Monday, January 19, 2015

Another Bite at The Apple by Dana Bate

Title: Another Bite At The Apple
Author: Dana Bate
Publisher: Kensington
Release Date: November 25th, 2014

Cover Impressions: Super cute cover. Love the color combination of the red background and the green apple.  I would like the font to be a little more substantial, but overall it is a nice design.
I'm not sure what the title has to do with the book.  I get it, Sydney is starting over but there is a bigger connection to bread in the plot than to apples.   


Sydney has always dreamed of writing about food.  Her first love are human interest stories that feature the people behind the food.  But, food writing is an exclusive club and after any unsuccessful attempt at breaking in, she takes a job that while not exactly fulfilling, pays the bills.  That is, until budget cuts leave her out in the cold.  Picking up the pieces, she begins working at a local farmer's market, writing for the newsletter and blogging again.  When she throws her dating hat back in the ring (years after a terrible break up) Sydney suddenly finds herself with a story that could allow her to land a job at any newspaper - IF she is willing to risk losing her new friends and her new romance in the process.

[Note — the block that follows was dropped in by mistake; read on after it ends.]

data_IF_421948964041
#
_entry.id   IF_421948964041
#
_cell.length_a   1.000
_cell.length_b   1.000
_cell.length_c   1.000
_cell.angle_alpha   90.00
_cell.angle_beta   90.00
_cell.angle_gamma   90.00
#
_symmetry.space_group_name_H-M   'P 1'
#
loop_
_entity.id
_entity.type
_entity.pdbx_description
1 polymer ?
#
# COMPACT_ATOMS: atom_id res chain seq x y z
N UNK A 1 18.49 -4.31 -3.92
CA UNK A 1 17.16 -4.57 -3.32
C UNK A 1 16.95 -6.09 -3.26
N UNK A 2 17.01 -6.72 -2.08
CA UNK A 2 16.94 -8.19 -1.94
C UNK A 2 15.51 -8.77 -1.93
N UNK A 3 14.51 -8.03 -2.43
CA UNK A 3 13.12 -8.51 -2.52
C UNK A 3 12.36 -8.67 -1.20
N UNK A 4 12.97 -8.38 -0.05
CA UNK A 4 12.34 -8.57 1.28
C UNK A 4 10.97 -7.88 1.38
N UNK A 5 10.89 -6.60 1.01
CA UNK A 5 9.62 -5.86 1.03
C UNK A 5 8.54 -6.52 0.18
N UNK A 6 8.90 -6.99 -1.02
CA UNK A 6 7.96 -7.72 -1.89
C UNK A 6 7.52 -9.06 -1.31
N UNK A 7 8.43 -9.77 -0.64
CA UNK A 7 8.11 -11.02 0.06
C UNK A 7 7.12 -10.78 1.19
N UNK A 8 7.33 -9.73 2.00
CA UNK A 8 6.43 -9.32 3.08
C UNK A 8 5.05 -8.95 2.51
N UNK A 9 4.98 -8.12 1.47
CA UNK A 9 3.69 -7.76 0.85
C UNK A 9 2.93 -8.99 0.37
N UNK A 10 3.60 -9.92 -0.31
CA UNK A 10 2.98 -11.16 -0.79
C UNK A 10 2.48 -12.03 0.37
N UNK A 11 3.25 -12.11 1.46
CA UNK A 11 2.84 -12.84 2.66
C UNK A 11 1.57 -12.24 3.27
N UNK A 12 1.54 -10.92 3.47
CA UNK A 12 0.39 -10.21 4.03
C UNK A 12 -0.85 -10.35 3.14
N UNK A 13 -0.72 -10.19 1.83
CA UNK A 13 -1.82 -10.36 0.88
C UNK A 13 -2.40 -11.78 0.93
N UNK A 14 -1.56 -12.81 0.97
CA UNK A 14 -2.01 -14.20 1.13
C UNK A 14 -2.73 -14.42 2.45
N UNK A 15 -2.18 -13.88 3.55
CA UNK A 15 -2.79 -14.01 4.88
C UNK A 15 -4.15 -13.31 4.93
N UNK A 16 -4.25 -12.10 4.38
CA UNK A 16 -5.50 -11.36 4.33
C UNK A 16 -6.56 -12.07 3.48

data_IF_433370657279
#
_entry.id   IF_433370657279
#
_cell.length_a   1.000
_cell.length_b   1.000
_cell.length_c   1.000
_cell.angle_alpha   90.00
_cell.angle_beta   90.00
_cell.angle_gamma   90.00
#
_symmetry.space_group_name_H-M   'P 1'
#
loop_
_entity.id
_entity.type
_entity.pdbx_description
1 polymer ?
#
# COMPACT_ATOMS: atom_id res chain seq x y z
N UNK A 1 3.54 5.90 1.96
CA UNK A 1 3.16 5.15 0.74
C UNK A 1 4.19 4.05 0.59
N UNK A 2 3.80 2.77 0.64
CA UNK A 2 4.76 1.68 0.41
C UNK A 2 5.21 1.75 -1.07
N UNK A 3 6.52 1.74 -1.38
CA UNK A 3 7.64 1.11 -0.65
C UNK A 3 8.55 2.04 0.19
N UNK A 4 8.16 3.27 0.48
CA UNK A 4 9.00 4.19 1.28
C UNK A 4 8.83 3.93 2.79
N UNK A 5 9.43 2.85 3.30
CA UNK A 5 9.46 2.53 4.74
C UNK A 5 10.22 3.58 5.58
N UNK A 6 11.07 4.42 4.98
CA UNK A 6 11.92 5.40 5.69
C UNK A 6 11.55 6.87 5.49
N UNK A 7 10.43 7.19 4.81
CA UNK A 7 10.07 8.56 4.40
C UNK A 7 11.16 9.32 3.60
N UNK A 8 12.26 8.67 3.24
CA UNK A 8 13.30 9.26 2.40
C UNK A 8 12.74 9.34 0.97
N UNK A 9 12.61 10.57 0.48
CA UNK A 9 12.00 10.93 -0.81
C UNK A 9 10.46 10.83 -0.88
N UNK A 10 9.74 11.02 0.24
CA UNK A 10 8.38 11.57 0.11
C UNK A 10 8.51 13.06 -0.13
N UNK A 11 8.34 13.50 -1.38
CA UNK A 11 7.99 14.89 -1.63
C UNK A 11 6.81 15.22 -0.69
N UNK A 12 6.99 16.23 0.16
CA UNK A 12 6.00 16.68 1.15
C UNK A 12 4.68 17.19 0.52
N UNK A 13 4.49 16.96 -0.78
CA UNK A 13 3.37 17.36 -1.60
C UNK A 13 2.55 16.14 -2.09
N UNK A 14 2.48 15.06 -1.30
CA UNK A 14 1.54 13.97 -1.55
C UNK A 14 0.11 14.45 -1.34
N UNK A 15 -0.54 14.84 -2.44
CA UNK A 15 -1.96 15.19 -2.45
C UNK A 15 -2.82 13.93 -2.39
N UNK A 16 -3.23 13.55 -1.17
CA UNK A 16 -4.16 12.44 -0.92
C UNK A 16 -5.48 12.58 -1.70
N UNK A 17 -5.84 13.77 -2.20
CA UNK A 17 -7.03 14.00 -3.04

The major problem that I had with Another Bite at the Apple was Sydney.  She was irritating, self-deprecating to the extreme and very judgemental.  With the exception of finding herself unemployed, every problem in the book is one of Sydney's own making.  She was overly naive for a woman her age and either had no idea of the consequences of her actions or didn't care enough to consider how other people would be impacted.  She was completely bitchy to her eventual love interest and was so difficult on each of their dates I started to assume that he must have been a serious sucker for punishment to keep coming back for more.  She spent most of the book whining about how her sister was more popular and pretty than she was and was spoiled by her parents.  Sydney appears to be an expert at pointing out other people's flaws but is completely unable to see those same flaws in herself. 

The storyline itself is lackluster.  It takes a long time to get going and, when it does, becomes a cringefest while the reader waits for everything to blow up in Sydney's face. And boy does it ever!  All of Sydney's terrible decisions come to light in a 24-48 hr period of "Oh my God, there is no way this could all happen to one person."  After that, there is the inevitable warp up with ends just a little too cleanly.  True, Sydney has fixed some relationships and learned some valuable lessons, but I hated how all the consequences of her actions were wiped away.  No one suffered any negative effects of the plot and Sydney got the ultimate happy ending. 

Admittedly, this book was not my usual fare.  I thought the connections to food and a sweet romance would hold my interest (as they have in other women's fiction titles - see Sarah Addison Allen), but they just didn't cut it.  I don't think I will be signing up for any more of Dana Bate's novels.


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